If you're in a small class, professors know your name, otherwise they won't. TA's will try to get to know you because you are in a smalelr class. My favorite class will probably have to be Life Science 15, and my least Computer Science 31. Students study when they need to study - for midterms, quizzes, homework, finals. Class participation is more common in smaller classrooms, and UCLA students definitely have intellectual conversations outside of class. Students are quite competitive, especially in my department. THe most unique class I've taken is Arts and Architecture. My major consists of 300 undergraduates, so there are less than 100 people per class, which means you can make strong connections with your peers. I spend time with some professors outside of class, such as my research professor - but mostly because I work with her. UCLA gears their education both on getting a job and learning for your own sake, because they teach what you want to know and what you should know.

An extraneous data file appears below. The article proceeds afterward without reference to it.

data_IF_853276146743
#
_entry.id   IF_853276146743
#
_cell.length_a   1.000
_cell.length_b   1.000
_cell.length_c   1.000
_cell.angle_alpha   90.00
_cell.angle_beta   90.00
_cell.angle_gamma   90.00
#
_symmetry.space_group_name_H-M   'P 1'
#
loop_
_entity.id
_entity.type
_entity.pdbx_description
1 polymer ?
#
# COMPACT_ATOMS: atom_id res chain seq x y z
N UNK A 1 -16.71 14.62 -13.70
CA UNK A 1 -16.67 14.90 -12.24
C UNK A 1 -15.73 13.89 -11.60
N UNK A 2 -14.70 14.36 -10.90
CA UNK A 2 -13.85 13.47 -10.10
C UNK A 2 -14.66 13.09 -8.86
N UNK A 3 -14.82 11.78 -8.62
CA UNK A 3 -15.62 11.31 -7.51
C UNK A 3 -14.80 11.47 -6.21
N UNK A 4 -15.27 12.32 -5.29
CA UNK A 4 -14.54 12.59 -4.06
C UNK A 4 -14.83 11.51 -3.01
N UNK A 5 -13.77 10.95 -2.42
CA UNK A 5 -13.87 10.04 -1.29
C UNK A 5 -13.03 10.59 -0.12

Some do, lectures are dry for civil engineering, some students are hardcore studying, but i feel most do just an adequate amount.